This is my first real blog. Im Antony_nz.
And im worlds biggest Close Combat fan. Its quite simply the best war game ever made.
Here is the Forum i like to use.
Here is the download section.
This is the Wikipedia of Close Combat.
Here are some key facts about the game that i have copied and pasted from Wikipedia. I want readers to realize why Close Combat is the best war game ever made.
*The primary consultant for the morale model was Dr. Steven Silver, a specialist in combat-related trauma.
* game includes a mixture of infantry and armored units, whilst the later games also included artillery, mortars and air support.
* modeled terrain elevation, buildings with multiple floors and viewable sides
* emphasized realism, that modeled the emotional or physical state of the soldiers and equipment which included, panicked, berserk, burning, incapacitated, pinned and more.
Mental condition: Close Combat used a psychological (morale) model for each individual combatant. The combatant's morale would be affected by factors such as being near officers, being supported by other units, being under fire, taking casualties, and being left without orders.
Troops would be Stable when they were in no danger; Cowering when pinned down by enemy fire; or Panicked when surrounded by dead comrades, wounded or near enemy flamethrowers.
The use of a psychological model made certain tactics common in RTS games, where the units will follow suicidal orders, impossible in Close Combat.
attempting a "mass rush" in Close Combat would result in units seeking cover, refusing to obey orders or even deserting.
Experience: In Close Combat, reserve units or newly replaced troops would fire and move more slowly and be more likely to panic. Because of this, they would be unlikely to prevail against veteran troops. This is unlike most RTS games where all troops of a particular type act similarly.
Ammunition levels: The game also modelled the amount of ammunition each unit possessed.
Troops in a heavy fire-fight would quickly run out of ammunition. Once out of ammunition they would resort to bayonet fighting, or surrender to any enemies that approached them, although they could also scavenge weapons or ammunition from fallen friendly and enemy soldiers. This is in contrast to most RTS games, where units have unlimited ammunition supplies.
Scavenging: Starting from the third installment in the series, soldiers that expended all ammo could be moved into close vicinity of dead soldiers to take their ammunition. If no ammunition was present at times they would pick up whatever weapon the dead soldier had. Enemy weapons could be picked up as well. However, enemy ammo cannot be scavenged by itself.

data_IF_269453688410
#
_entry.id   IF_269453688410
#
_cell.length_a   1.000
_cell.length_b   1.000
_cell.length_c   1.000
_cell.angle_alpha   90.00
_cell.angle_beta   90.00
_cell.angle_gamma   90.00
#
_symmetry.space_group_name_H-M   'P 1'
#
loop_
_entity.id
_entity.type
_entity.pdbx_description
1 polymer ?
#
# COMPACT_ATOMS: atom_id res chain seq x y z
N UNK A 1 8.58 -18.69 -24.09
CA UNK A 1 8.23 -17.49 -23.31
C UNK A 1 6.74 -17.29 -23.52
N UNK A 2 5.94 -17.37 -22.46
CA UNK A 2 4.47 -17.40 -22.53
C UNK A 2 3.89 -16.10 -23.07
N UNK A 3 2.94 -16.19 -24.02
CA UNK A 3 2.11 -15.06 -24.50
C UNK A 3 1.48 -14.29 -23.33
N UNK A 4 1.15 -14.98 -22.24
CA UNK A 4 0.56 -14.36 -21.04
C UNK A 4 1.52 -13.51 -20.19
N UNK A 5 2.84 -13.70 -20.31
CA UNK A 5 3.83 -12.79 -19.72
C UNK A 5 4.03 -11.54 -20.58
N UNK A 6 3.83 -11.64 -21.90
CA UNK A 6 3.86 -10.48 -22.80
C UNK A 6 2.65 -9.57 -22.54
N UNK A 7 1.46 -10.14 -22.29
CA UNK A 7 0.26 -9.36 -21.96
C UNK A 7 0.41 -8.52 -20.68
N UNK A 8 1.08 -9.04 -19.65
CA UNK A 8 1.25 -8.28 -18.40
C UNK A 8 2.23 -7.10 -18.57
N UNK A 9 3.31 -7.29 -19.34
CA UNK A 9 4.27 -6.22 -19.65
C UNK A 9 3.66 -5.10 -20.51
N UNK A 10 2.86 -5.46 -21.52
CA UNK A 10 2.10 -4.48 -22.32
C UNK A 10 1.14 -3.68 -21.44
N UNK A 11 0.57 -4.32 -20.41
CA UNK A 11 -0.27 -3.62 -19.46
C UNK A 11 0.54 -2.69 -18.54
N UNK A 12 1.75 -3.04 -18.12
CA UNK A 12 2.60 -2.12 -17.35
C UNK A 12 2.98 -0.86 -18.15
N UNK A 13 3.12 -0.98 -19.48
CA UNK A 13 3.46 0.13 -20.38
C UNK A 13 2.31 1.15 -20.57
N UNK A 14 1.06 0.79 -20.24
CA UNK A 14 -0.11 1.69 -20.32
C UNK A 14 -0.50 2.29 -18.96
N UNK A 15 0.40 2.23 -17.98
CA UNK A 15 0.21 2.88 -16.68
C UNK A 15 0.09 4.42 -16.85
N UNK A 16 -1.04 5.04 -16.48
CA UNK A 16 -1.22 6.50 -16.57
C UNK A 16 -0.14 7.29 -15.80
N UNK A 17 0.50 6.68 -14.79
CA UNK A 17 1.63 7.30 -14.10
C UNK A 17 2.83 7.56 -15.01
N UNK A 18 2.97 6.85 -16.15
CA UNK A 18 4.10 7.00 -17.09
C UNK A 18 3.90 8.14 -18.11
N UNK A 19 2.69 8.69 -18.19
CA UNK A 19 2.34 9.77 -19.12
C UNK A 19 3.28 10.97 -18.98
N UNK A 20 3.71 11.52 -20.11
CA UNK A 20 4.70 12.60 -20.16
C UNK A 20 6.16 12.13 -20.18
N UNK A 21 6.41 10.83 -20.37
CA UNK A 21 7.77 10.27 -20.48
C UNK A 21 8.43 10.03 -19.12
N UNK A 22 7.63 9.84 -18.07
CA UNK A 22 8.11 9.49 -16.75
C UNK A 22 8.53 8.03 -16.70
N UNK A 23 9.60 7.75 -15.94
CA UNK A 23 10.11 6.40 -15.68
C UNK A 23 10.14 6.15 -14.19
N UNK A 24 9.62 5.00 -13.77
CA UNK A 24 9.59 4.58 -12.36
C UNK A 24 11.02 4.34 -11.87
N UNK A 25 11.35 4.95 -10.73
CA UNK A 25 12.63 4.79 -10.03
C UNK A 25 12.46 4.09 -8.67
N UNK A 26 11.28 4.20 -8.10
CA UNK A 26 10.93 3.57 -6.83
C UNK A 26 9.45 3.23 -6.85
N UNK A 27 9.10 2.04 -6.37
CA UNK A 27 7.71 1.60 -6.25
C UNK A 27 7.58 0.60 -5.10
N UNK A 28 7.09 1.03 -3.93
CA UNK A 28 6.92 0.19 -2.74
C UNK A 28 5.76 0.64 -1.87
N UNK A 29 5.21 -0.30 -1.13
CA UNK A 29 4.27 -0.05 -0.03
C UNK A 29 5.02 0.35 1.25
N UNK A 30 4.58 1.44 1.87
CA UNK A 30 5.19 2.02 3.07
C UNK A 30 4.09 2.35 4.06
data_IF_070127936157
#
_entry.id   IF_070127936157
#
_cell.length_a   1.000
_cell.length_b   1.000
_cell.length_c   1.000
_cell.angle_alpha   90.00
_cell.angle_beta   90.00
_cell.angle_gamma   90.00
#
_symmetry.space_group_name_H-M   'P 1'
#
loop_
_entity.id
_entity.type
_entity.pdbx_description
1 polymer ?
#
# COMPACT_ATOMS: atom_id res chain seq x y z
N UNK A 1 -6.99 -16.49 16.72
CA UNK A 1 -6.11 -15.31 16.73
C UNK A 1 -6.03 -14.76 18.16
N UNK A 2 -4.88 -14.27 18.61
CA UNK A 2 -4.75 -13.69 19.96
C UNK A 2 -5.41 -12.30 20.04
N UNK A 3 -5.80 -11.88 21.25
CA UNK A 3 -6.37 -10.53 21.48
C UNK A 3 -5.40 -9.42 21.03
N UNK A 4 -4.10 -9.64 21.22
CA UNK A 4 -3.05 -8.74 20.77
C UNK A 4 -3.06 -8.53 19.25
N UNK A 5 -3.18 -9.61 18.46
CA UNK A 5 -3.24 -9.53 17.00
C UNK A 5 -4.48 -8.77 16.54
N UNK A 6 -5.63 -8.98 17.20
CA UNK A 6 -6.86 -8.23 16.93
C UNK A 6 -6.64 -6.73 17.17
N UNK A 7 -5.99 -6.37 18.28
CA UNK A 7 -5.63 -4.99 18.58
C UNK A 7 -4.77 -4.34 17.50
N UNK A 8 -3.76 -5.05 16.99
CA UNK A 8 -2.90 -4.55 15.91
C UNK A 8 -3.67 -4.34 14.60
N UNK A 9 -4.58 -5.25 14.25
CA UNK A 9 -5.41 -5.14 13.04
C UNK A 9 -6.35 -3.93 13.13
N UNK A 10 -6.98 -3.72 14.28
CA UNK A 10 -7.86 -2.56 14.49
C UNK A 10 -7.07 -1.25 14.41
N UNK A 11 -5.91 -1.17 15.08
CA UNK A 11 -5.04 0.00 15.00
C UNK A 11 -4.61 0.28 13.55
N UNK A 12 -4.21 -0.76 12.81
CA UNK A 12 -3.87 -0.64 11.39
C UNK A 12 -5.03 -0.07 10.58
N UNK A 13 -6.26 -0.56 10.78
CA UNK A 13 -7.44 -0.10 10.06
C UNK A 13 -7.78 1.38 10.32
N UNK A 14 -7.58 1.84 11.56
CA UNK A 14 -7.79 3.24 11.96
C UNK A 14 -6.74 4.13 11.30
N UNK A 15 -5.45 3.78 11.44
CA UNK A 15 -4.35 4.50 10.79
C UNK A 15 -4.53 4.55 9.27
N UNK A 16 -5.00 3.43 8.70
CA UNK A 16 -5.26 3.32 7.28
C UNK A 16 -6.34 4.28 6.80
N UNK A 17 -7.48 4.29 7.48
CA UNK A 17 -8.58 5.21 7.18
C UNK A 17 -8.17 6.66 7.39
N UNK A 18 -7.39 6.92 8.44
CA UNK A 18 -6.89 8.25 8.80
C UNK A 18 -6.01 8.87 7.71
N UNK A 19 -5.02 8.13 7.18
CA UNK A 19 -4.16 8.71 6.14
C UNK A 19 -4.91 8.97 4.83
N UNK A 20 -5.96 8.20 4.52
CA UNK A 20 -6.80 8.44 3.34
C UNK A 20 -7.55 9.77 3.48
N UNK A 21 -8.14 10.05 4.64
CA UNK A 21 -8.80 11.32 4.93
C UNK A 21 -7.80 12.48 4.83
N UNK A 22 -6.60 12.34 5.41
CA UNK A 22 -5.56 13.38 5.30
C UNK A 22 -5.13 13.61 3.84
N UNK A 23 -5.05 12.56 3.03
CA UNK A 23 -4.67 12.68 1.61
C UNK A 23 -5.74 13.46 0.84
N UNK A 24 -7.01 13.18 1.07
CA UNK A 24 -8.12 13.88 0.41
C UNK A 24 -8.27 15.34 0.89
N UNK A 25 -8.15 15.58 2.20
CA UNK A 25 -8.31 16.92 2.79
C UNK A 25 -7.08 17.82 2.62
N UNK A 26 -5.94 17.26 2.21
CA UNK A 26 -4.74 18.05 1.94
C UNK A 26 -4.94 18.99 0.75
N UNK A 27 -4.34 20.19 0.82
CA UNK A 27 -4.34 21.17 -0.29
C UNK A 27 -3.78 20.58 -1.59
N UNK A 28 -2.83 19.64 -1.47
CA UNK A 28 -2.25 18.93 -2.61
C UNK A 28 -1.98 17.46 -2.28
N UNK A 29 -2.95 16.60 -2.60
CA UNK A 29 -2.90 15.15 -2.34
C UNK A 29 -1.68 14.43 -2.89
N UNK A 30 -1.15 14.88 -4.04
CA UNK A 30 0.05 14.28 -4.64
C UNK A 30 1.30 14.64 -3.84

Physical state: In Close Combat, troops could be Healthy; Injured by enemy fire (in which case they would move and fire more slowly); Incapacitated if enemy fire caused the soldier to be unable to fight; and finally Dead. This is in contrast to most RTS games, where units fight and move regardless of their closeness to death.
Stamina: In Close Combat, troops could be Rested; Winded after exerting themselves, in which case they would move slowly until they were rested again; and Fatigued, after prolonged exertion, slowing them down for the rest of the battle. This is in contrast to most RTS games, where units do not tire.
The factors above meant that the game required realistic military tactics,
such as careful placement of troops in cover, ambush, advancing under cover and using terrain or smoke-screens to cover advancing troops.
Effective management, such as keeping teams near their officers, not sending green recruits on assaults and maintaining fire discipline so as not to run out of ammunition were also necessary for the player to prevail.
Players also have to make effective use of combined-arms tactics to be successful in Close Combat.
Infantry assault require support from machine guns, tanks, and mortars, to suppress enemy fire.
Armor units also require screening from infantry units. Although they possess superior firepower, tanks are vulnerable to ambushes from bazooka or panzerschreck units, especially in close quarters such as a town or forest, where the ambushing infantry can wait to have a shot at a tank's vulnerable flank or rear armor. Tanks are also vulnerable to fire from concealed anti-tank guns, or ambushing tanks, which may wait to fire until the enemy presents his flank or rear.